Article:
The great food debates of the world are raging and passionate. There are so many questions where people just can’t seem to agree. Do you put ketchup on hot dogs? Do you split an Oreo or just bite right into them? Can you use a spoon to twirl spaghetti? Is pecan pronounced “pick-ahn” or “pee-can?”
See what I mean? There are so many of these types of debates going on in the food world. There is a lesser known debate going on, but the passion is just as strong on this one. It involves these babies:
Yup. Lofthouse sugar cookies. Now, like many of you I grew up on these cookies. My mom would always pick them up when we would go on our shopping trips and my brothers and I would scarf them down right when we got home. I personally loved these growing up. They tasted like a sugar cookie to me. They tasted what they were supposed to taste like. I know I had a unrefined palate at ten years old, but still I liked them none the less. As much as my brothers and I loved these, many people equally hate these cookies. Many claim that these taste like preservatives. Which is understandable, considering that’s what’s in them. Many claim they can taste the margarine. Many claim they’re disgusting and tastes like chalk. So on and so forth. I never tasted those things as a child, but being semi-adultish now, I care about what I put into my body. I’m not a fan of preservatives and the long paragraph of ingredients. I want to know what’s in my food. That’s why when I saw the opportunity to recreate one of my favorite childhood cookies, I jumped at the chance.
To make it easier, I combined the egg, vanilla, lemon juice and zest together.
To start, combine the softened butter and sugar together and mix on medium low to medium for about 3-5 minutes until light and fluffy.
Mixture should look like this afterwards.
Now add in the egg/vanilla mixture and mix until the egg is absorbed. Should take no more than two minutes on medium.
Now put in the sour cream and give it another mix on medium for about a minute.
It should look like this. Lighter in color, more moist, but still sort of lumpy.
No need to sift, but combine the flour, salt, baking powder all in one and then dump it into the mixture.
Mix this on low to start until it’s just combined. The flour should be absorbed, but don’t over do it. It took me about thirty seconds of mixing. We’re done with the dough. See how easy that was.
Now this step isn’t mandatory, but I like to do it, because it really helps with the flavor and with handling the dough in my opinion. I like the dough to rest in the fridge wrapped in saran for at least an hour. The dough is sort of sticky if you choose to skip this step. Pre-heat your oven to 350°F while you’re waiting.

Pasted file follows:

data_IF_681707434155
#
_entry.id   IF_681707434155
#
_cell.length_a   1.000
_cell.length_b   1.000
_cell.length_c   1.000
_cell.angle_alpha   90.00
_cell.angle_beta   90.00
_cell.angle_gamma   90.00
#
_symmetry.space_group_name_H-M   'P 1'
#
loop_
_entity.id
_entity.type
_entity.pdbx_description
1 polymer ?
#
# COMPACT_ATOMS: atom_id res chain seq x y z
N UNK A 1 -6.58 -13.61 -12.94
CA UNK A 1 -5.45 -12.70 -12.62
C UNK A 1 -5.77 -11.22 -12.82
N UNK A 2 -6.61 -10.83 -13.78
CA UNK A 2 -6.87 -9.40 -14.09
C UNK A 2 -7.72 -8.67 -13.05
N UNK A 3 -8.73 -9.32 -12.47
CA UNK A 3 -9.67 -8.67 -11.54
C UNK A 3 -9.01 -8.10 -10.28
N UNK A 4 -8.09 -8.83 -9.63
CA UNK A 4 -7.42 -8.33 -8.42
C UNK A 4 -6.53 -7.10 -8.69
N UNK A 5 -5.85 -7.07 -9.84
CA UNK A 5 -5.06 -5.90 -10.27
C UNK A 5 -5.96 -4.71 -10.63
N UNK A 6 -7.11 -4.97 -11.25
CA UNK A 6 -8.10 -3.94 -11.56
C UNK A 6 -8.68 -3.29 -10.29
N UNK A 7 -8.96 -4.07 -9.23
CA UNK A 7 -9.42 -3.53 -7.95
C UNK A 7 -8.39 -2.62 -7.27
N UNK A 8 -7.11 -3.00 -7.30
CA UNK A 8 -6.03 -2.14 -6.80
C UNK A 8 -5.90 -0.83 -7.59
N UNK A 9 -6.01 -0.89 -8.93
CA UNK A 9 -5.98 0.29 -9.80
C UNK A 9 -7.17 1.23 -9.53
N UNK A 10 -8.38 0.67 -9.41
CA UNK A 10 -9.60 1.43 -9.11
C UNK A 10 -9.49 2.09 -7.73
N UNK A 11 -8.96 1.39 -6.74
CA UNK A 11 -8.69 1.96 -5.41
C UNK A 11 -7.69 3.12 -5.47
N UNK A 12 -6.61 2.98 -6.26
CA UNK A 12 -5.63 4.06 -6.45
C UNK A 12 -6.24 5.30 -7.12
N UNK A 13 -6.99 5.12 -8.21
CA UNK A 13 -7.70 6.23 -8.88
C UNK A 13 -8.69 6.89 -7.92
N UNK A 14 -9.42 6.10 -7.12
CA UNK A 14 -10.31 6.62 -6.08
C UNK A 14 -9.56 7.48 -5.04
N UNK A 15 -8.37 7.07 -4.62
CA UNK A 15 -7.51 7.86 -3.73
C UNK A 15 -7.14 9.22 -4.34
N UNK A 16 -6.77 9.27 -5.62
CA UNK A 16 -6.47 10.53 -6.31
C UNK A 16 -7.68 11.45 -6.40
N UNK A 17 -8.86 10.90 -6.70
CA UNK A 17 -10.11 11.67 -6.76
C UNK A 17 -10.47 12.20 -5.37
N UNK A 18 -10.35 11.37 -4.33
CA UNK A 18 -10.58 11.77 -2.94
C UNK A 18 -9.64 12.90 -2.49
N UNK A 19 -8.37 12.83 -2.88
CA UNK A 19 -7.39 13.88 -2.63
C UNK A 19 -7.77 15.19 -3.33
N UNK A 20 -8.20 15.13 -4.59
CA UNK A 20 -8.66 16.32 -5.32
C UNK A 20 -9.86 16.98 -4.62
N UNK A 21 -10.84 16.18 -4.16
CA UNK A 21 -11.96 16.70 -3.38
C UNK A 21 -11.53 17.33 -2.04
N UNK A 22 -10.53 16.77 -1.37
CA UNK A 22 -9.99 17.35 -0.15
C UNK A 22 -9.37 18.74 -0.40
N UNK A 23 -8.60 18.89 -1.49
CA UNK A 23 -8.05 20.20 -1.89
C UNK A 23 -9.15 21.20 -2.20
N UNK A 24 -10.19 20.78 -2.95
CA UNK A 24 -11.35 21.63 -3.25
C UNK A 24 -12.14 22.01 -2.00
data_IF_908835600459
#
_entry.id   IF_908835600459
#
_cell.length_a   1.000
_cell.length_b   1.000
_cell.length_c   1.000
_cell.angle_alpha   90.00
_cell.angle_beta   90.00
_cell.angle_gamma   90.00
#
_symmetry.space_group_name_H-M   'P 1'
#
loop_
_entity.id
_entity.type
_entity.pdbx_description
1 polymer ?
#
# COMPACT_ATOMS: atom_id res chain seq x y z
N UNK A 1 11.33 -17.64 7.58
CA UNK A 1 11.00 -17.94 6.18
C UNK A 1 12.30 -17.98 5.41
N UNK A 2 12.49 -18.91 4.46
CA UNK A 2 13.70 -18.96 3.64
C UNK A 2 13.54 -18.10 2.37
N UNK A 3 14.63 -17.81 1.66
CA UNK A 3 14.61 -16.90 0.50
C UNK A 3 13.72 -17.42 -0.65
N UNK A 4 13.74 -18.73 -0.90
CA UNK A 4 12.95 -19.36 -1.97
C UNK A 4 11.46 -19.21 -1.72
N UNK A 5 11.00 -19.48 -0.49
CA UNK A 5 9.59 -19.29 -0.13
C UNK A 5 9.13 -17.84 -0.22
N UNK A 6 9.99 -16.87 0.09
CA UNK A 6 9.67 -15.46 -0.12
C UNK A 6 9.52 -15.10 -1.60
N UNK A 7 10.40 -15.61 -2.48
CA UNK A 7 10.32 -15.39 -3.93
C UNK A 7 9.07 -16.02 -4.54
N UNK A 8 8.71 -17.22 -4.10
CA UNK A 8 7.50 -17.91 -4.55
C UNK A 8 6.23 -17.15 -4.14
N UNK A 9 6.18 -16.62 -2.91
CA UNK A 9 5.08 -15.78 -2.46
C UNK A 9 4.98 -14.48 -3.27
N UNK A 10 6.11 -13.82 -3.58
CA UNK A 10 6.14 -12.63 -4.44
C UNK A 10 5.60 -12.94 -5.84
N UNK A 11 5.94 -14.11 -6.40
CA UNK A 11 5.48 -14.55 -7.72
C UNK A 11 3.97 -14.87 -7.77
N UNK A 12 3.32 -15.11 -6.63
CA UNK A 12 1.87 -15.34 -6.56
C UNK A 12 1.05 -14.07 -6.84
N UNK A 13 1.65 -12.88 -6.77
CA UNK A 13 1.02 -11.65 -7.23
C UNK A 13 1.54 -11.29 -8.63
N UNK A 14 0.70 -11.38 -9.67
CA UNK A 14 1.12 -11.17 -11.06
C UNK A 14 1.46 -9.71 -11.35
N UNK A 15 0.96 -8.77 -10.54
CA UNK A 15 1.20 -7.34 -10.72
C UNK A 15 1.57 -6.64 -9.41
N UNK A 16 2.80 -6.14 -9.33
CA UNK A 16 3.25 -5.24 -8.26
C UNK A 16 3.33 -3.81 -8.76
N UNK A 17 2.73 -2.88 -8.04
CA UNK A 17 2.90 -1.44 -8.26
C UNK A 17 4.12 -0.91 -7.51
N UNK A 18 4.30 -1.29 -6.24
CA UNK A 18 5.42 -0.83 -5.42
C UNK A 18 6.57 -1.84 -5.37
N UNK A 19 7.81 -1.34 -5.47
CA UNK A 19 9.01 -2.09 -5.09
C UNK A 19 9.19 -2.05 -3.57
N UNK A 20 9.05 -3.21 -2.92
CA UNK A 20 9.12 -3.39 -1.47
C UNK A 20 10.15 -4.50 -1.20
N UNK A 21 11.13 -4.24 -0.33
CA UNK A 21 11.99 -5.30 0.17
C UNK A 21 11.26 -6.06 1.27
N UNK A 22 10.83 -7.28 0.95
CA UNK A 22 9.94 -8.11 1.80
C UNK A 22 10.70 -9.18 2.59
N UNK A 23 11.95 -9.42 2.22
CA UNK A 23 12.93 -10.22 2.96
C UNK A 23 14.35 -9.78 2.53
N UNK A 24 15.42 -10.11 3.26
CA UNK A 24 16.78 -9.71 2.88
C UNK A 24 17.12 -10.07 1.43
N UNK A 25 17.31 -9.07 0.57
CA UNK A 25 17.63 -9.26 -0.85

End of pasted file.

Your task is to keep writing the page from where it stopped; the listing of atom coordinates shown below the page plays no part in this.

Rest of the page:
After an hour, roll up the dough into balls and place about 2″ apart on a cookie sheet lined with parchment paper. Press down until slightly flatter with your middle, ring and index fingers.
Bake at 350°F for about 9-10 minutes. They may look undercooked, but they’ll continue to cook on the sheet for 3-5 more minutes. The more you press them down, the less puffy they’ll look.
After letting them sit on the sheet for an extra 3-5 minutes out of the oven, move them to a cooling rack and let them cool completely before frosting them.
The buttercream frosting is super easy and quick to make. Start with butter and shortening. I use really good butter and hi-ratio shortening. I specifically used Plugra butter and Sweetex. Crisco will taste like Crisco so don’t use that. You will taste what you use, so keep that in mind.
Cream the butter/shortening in the mixer on medium until light and fluffy. Should take no more than two minutes if both are at room temperature. (Basement lighting now. The negatives of living in Michigan in the winter is the sun goes down at 5pm.)
Add 1/2 cup of the sifted confectioner’s sugar and mix on very low for about a minute then turn it up to medium low and mix until the sugar is well absorbed.
Add in another 1/2 cup of the sugar and the vanilla and almond. Beat until smooth.
Lastly, add in the remaining sugar, alternating between the sugar, milk and then ending with sugar. Mix on low when you first add the sugar so there’s no mess, but turn it up to medium to beat until completely smooth.
It’s a crusting buttercream as you see.
Now, if you’d like you can color the frosting. All the lofthouse sugar cookies have colored frosting so I decided to go ahead with this step. I colored mine light pink and green. I decorated them with various Christmas colored sprinkles. When frosting isn’t in use, make sure it’s covered with saran, because it does crust.
Now, the best part. Enjoy these deliciously, soft and fluffy sugar cookies with a tall glass of milk. Yum!! Trust me, these are SOOO much better than the store-bought stuff. They’re big, but still taste like a fluffy cookie. The frosting is sweet, but not overly sweet. I’m telling you, your kids will love you for this recipe.